Cocktails, Classes and Grand Crus: The Tea Trend in Paris
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Stroll through St Germain, the Marais, and other popular Paris districts and you’ll likely stumble upon a tea boutique, stocked with colorful tins as beautifully displayed as haute couture. One of the most popular is the Palais des Thés boutique on Rue Vieille du Temple in the Marais, where passers-by are welcomed by friendly staff with piping hot tea samples. (The store at 61 Rue du Cherche-Midi is another firm favorite.)
Tea salons are also having a moment in Paris, serving high-quality teas and pastries with a side of chic Parisian ambiance.
Indeed the BBC News has reported on “France’s silent tea revolution.” To quote: “Hard to believe for a country supposedly devoted to the cult of coffee, but today French blends are the toast of tea cognoscenti from Nanjing to New York.”
What the French bring to tea-drinking is a refined palate and gourmet sensibility—in much the same way they approach wine, seeking to understand the complexities of the beverage, celebrating its terroir.
Nobody displays this passion for tea more than François-Xavier Delmas, founder of Palais des Thés. I recently had the pleasure of attending a tea tasting class at his atelier in Paris, and I’ll never sip my favorite thé vert in the same way again. Delmas travels all over the world to source the finest teas, and he shares anecdotes with wit and humor. (Check out this globe-trotter’s blog here: http://www.chercheurdethe.com.) “I started 30 years ago and there’s always something new to learn,” he told me.
In a blind tasting, the “Introduction to Grand Cru Teas” class showcases four different, limited edition, rare brews. Attendees are invited to use three senses (smell, taste, touch) during the dégustation. I was astounded by the knowledge and discernment of the other tea-tasters, who could sniff out subtle flavors and aromas (milk, cooked vegetables, smoked wood, licorice, cassis…) while I was struggling to define them. For each grand cru tea—Anxi Tie Guan Yin, cultivated in the Chinese province facing Taiwan; Gui Fei Oolong, from a pocket of northern Thailand near Burma; and two aged teas from China: Rui Guang Pu Erh and Menghai Li Ming Pu Erh XO 2007—Delmas told stories about its cultivation and consumption.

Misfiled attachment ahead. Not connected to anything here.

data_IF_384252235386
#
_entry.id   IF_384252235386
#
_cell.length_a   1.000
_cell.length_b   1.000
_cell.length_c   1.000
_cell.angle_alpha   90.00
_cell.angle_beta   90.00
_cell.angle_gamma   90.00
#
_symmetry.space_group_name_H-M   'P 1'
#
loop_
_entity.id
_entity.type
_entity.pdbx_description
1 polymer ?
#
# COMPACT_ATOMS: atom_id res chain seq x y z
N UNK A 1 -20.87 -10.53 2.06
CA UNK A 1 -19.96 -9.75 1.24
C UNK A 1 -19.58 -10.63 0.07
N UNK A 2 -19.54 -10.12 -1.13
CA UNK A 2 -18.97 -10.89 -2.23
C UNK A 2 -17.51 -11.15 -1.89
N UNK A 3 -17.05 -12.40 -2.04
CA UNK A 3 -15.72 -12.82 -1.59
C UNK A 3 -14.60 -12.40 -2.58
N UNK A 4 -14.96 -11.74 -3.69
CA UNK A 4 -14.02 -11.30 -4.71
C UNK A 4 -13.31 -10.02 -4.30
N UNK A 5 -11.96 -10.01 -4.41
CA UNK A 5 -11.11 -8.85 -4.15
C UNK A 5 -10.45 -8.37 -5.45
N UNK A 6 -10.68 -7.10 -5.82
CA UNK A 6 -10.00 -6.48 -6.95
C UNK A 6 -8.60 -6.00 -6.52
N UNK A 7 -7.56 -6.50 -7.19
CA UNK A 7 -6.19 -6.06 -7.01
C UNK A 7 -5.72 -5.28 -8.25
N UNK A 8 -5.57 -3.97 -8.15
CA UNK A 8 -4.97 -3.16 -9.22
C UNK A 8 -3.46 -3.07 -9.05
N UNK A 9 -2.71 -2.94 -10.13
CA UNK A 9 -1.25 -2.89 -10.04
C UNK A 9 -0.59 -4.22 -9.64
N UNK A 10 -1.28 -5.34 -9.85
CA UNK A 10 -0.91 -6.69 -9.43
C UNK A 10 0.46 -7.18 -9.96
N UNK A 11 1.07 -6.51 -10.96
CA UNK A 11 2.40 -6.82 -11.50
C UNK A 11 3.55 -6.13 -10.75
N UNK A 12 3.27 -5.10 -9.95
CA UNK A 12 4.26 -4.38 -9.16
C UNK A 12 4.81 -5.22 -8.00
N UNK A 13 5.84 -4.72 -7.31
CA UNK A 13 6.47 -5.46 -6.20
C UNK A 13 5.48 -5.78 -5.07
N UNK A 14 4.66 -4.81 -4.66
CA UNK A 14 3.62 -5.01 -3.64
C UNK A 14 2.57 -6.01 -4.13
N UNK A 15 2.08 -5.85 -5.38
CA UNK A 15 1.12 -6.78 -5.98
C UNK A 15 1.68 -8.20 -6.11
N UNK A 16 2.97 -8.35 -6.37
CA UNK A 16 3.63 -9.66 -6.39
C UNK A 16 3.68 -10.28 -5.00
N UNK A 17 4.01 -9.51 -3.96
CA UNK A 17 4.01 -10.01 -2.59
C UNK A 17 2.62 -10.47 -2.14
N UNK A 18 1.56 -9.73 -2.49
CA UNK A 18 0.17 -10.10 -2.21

Delmas also shares interesting facts about tea-growing regions (did you know that there are a handful of high-altitude plantations in Kenya producing magnificent orthodox teas?), and insights into tea preparation and pairings with food, like old Comté and Beaufort cheese. Did you know that you can cook with tea, too?
[Note to American readers: This cool class used to be offered at the brand’s SoHo flagship in New York City. Though Palais des Thés’ American stores are now closed, you can order the teas online here.]
As the sunshine ushers in the spring season, Palais des Thés is bringing ice tea to Paris. The French are firm believers in the health benefits of tisanes and infusions, but ice tea is a new concept. This new line of thé glacé is made with gourmet fruits, flowers, and delicate spices. “Jardin bohème” is a mélange of rose, apple and elderflower, while “Jardin romantique” combines peach and lemon myrtle, and the aromatic “Jardin de paradis” is made with pineapple and blackberry leaves. Caffeine free, these herbal infusions can be drunk without moderation. Tastes like sunshine in a glass!
The best part of all? These infusions can be used to make terrific cocktails. As recently described in a Vogue magazine article, “5 Unexpected Cocktail Trends to Try Now,” today’s visionary mixologists are seeking out new ingredients and innovative pairings. “The addition of tea to a cocktail holds several functions: It adds subtle spice notes, as well as tannins, and, when infused into a spirit, can lend delicacy and aromatics.” What’s more: tea adds subtle flavor without being expensive or caloric.
I recently saw this in action at L’Alcazar, a trendy loft-style restaurant opened by sir Terence Conran in 1998 in St Germain. Philippe Carraz, Head Barman at L’Alcazar, teamed up with Palais des Thés to make three original creations using the renowned French brand’s teas and infusions. The non-alcoholic “Un Brin d’Insolence” incorporated the “Jardin romantique” infusion with fresh ginger, thyme and agave syrup, while “La Nouvelle Bohème” mixed the “Jardin bohème” infusion with Cognac, maple syrup, grapefruit juice, cider and fleur de sel. My favorite? Le Frisson du Hammam, concocted with Thé du Hammam, Saint Germain liqueur, Chartreuse, agave syrup, cucumber and Piment d’Espelette.
Lead photo credit : tea class, photo courtesy of Palais des Thés